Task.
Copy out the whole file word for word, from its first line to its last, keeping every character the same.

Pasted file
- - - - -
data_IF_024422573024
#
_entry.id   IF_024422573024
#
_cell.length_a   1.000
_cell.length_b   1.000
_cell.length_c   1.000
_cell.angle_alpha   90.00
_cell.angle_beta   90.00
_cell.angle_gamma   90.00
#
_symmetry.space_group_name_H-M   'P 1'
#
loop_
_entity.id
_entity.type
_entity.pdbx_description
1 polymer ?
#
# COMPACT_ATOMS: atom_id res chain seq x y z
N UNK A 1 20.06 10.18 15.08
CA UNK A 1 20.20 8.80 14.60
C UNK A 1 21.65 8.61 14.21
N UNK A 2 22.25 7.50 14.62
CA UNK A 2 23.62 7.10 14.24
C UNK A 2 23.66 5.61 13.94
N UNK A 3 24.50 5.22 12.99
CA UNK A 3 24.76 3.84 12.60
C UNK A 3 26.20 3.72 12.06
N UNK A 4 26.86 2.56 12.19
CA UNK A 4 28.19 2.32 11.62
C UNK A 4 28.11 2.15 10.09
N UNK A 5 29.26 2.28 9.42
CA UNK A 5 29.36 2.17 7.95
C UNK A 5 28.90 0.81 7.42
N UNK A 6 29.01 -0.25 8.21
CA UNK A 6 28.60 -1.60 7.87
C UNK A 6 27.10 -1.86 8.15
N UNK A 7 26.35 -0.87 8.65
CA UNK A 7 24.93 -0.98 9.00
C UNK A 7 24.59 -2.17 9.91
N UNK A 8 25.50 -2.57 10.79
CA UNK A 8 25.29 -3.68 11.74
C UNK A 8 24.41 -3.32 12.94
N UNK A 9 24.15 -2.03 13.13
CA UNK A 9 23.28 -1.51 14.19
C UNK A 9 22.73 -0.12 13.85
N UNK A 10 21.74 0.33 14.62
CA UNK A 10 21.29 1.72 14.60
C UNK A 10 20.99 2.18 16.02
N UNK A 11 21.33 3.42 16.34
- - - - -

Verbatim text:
data_IF_024422573024
#
_entry.id   IF_024422573024
#
_cell.length_a   1.000
_cell.length_b   1.000
_cell.length_c   1.000
_cell.angle_alpha   90.00
_cell.angle_beta   90.00
_cell.angle_gamma   90.00
#
_symmetry.space_group_name_H-M   'P 1'
#
loop_
_entity.id
_entity.type
_entity.pdbx_description
1 polymer ?
#
# COMPACT_ATOMS: atom_id res chain seq x y z
N UNK A 1 20.06 10.18 15.08
CA UNK A 1 20.20 8.80 14.60
C UNK A 1 21.65 8.61 14.21
N UNK A 2 22.25 7.50 14.62
CA UNK A 2 23.62 7.10 14.24
C UNK A 2 23.66 5.61 13.94
N UNK A 3 24.50 5.22 12.99
CA UNK A 3 24.76 3.84 12.60
C UNK A 3 26.20 3.72 12.06
N UNK A 4 26.86 2.56 12.19
CA UNK A 4 28.19 2.32 11.62
C UNK A 4 28.11 2.15 10.09
N UNK A 5 29.26 2.28 9.42
CA UNK A 5 29.36 2.17 7.95
C UNK A 5 28.90 0.81 7.42
N UNK A 6 29.01 -0.25 8.21
CA UNK A 6 28.60 -1.60 7.87
C UNK A 6 27.10 -1.86 8.15
N UNK A 7 26.35 -0.87 8.65
CA UNK A 7 24.93 -0.98 9.00
C UNK A 7 24.59 -2.17 9.91
N UNK A 8 25.50 -2.57 10.79
CA UNK A 8 25.29 -3.68 11.74
C UNK A 8 24.41 -3.32 12.94
N UNK A 9 24.15 -2.03 13.13
CA UNK A 9 23.28 -1.51 14.19
C UNK A 9 22.73 -0.12 13.85
N UNK A 10 21.74 0.33 14.62
CA UNK A 10 21.29 1.72 14.60
C UNK A 10 20.99 2.18 16.02
N UNK A 11 21.33 3.42 16.34